The economy is expected to grow in 2015 in line with earlier projections as broad-based growth continues to be supported by fiscal stimulus, rising investment, and increased consumption—all aided by low oil prices.
|Selected economic indicators (%)||2015||2016|
|ADO 2015||Update||ADO 2015||Update|
|Current Account Balance (share of GDP)||-9.8||-9.8||-8.7||-8.7|
Source: ADB estimates.
In May, Standard & Poor’s raised its long-term sovereign credit rating for Fiji from B to B+, reflecting the more stable economic outlook arising from a more normalized political climate and reengagement with development partners.
As expected, tourist arrivals have grown at a steady pace—increasing by 8.7% year on year in the first half of 2015. In response to the increased arrivals, Fiji Airways recently announced that it would lease two new aircraft in 2015, which should further boost tourist arrivals. It plans to lease another one in 2017.
The Reserve Bank of Fiji reports that during the first half of 2015 new lending for investment (largely construction) soared by 82.1%, while new lending for consumption increased by 14.4%. The 2015 budget raised allocations for transport, energy, water supply, and sanitation infrastructure, and this has helped push strong growth in aggregate demand. However, because of higher spending, the government is projecting a budget deficit equivalent to 2.5% of Gross Domestic Product in 2015. The projection factors in the planned sale of state-owned enterprises, and the deficit will be higher if the sales are delayed or generate disappointing returns.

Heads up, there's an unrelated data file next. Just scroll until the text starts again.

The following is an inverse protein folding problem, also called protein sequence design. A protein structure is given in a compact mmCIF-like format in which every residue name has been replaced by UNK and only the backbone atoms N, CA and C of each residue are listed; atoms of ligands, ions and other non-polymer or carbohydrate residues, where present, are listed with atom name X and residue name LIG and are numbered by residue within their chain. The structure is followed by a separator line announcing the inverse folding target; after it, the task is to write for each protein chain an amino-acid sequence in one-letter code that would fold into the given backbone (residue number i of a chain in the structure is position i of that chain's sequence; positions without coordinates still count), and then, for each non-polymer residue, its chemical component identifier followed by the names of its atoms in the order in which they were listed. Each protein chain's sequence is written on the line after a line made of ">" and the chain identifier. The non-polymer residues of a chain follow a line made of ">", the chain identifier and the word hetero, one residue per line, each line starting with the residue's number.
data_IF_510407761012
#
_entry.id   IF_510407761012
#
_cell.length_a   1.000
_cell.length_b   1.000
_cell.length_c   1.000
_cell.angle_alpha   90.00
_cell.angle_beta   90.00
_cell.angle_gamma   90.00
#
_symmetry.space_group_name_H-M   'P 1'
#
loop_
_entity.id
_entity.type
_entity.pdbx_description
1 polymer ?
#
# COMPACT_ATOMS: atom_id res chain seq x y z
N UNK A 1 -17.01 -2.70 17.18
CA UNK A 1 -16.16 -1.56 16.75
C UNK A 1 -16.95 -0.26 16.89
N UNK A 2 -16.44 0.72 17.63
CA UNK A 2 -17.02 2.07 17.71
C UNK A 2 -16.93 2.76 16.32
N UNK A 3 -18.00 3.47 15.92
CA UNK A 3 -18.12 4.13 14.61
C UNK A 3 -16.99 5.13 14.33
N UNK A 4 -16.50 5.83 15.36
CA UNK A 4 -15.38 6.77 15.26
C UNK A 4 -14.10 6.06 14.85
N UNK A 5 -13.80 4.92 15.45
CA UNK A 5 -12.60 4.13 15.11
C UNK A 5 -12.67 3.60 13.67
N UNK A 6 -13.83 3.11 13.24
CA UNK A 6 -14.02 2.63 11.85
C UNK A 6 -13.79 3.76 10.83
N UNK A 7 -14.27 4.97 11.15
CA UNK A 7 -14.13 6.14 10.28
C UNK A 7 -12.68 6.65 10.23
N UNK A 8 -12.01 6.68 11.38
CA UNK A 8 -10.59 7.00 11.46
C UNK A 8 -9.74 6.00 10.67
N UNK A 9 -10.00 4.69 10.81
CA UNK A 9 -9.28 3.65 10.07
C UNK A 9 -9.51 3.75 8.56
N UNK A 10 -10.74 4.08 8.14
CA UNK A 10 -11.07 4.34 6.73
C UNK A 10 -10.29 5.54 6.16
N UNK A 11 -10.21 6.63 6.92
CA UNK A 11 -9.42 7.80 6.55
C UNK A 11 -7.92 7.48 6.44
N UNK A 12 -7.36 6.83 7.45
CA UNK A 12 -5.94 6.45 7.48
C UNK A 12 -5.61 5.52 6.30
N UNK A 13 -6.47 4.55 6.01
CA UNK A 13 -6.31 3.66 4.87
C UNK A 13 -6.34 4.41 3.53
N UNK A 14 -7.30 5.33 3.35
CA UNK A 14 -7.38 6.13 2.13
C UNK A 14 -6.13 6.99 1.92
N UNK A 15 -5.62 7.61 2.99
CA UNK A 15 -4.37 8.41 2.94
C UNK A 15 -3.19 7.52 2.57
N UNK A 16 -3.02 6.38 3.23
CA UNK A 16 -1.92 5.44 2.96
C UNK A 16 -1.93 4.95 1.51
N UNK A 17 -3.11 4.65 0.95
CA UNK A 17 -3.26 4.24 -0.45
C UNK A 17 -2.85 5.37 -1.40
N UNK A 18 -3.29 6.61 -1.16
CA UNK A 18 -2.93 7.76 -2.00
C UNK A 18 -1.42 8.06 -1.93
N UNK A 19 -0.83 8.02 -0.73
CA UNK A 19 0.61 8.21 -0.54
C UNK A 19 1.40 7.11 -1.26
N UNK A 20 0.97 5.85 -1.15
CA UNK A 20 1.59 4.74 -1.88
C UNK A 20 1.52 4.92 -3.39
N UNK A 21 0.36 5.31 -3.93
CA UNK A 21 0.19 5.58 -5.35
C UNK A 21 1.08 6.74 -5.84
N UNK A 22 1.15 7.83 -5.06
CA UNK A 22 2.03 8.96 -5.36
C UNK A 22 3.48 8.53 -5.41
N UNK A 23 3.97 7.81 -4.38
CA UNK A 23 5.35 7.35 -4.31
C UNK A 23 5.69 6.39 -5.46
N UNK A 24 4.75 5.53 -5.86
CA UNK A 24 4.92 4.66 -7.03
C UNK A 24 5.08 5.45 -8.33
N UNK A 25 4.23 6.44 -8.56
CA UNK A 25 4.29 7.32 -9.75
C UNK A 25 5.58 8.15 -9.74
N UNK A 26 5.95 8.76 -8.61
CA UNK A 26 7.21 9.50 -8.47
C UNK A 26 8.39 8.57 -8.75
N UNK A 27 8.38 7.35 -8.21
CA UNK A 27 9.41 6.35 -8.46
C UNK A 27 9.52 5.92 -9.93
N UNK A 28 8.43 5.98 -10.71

The fall in oil prices kept average inflation at a moderate 1.3% year on year in the first 7 months of 2015. Low inflation is expected to allow Fiji to keep its policy interest rate accommodative at 0.5% for the foreseeable future.
Economic growth is now expected to accelerate in 2016 as recent trends continue and infrastructure projects are implemented with assistance from development partners. This improved outlook faces a downside risk from a possible economic slowdown in Australia linked to moderating growth in the People’s Republic of China.
Possible upside risks include an unexpectedly large stimulus to consumption and tourism from low oil prices. Projected inflation in 2015 remains unchanged from Asian Development Outlook 2015, but strengthening growth prompts an increase in the forecast for inflation in 2016. Forecasts for current account deficits remain unchanged for both years.
Excerpted from the Asian Development Outlook 2015 Update.